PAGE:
- Dem plan provides no relief until 2019
- Offers only partial reduction of next year’s state tax levy
- Ericksen plan offers full relief – $1 billion cut is effective this year
OLYMPIA – A property tax relief proposal from Senate Democrats doesn’t help taxpayers who are reeling from this year’s increases in their tax bills, says Sen. Doug Ericksen, R-Ferndale.
Ericksen, author of a bill providing a $1 billion property tax cut, said the Democratic plan is too small and too late. “This proposal doesn’t fix the problem,” he said. “Taxpayers are seeing their property taxes go up this year. We’ve offered a sensible proposal that provides full relief, right now. We have the money. The Legislature should put taxpayers first.”
The biggest reason for this year’s one-time spike in property taxes is a school-financing plan adopted by the Legislature last year. Ericksen’s proposal, SB 6439, provides a one-time $1 billion reduction in property taxes, restoring this year’s state levy to last year’s levels.
The Democrats’ one-time proposal, announced Monday, would cut taxes by only $403 million, and the reduction would not take effect until next year, when the spike has passed.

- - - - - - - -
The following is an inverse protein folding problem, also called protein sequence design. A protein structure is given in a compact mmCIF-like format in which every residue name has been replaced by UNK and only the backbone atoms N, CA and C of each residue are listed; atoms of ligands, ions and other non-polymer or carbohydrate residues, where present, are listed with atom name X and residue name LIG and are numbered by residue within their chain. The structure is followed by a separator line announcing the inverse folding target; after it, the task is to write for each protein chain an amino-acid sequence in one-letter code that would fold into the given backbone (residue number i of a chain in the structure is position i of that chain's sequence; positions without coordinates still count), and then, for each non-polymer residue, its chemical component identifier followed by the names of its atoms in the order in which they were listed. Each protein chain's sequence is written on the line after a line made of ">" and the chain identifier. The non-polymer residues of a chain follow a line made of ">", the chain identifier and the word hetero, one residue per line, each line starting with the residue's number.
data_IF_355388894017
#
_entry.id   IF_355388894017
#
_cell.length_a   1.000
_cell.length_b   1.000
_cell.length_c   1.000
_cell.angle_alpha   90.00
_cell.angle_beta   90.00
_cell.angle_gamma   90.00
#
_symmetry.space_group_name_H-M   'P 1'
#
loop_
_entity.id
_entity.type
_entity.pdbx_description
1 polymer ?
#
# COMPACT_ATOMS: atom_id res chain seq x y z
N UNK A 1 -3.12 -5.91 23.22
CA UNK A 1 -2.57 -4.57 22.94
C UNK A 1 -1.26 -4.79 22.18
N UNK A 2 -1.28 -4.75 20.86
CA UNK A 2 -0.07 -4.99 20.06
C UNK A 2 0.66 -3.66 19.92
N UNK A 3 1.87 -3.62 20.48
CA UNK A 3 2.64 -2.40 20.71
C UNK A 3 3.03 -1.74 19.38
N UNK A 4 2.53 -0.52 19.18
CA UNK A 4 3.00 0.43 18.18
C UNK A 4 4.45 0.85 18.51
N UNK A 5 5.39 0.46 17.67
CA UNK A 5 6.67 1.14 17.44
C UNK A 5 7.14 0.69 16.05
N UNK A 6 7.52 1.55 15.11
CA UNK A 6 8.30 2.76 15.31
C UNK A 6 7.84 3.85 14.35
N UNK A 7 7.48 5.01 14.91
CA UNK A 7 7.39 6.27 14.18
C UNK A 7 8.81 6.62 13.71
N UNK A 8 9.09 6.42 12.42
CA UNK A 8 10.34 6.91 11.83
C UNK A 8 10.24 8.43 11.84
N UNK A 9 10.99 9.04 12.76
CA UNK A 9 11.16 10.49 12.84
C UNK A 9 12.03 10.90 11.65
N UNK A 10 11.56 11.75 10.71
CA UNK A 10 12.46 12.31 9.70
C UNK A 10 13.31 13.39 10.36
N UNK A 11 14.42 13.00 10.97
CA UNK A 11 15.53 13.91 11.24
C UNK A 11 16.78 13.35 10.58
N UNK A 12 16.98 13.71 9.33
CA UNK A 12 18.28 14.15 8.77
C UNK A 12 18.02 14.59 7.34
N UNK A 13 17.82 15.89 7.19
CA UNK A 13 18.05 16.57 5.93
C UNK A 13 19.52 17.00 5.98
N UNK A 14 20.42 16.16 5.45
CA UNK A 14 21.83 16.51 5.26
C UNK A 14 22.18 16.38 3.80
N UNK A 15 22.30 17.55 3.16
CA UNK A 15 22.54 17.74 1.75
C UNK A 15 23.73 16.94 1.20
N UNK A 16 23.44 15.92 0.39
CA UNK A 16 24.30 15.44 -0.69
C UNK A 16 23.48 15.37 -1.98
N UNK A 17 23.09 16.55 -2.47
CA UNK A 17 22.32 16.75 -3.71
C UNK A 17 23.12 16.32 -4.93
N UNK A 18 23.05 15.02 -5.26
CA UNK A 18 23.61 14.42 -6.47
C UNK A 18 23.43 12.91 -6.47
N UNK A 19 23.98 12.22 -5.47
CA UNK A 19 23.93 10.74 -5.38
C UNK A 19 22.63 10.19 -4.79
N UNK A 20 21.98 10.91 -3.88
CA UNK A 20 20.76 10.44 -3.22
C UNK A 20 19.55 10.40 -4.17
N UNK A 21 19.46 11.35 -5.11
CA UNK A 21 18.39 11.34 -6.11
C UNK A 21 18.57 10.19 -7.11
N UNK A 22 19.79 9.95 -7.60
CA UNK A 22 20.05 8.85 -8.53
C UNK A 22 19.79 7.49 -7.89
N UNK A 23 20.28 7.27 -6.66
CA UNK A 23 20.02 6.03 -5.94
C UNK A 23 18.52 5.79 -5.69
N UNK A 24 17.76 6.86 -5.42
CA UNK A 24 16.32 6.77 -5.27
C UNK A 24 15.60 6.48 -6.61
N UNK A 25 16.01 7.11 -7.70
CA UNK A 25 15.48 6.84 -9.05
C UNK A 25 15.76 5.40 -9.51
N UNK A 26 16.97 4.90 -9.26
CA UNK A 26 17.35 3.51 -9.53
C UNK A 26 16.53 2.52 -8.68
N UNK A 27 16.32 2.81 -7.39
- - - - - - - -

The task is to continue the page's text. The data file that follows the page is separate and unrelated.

Meanwhile, new tax projections show Washington’s robust economy will deposit $2.3 billion more into state coffers than was expected when the school financing plan was adopted last year.
Under current law, the state levy on a $300,000 home is rising from $567 in 2017 to $810 in 2018 and 2018 – a $243 increase. The Senate Democratic proposal would reduce the state levy to $717 in 2019, a $150 savings. Ericksen’s proposal would eliminate the full increase in 2019, bringing the tax bill down to $567, for a savings of $243.
However, Ericksen’s plan would offer relief this year because the bill allows taxpayers to defer this year’s increase to next year’s taxes. The deferral mechanism is required because of state laws preventing retroactive tax changes.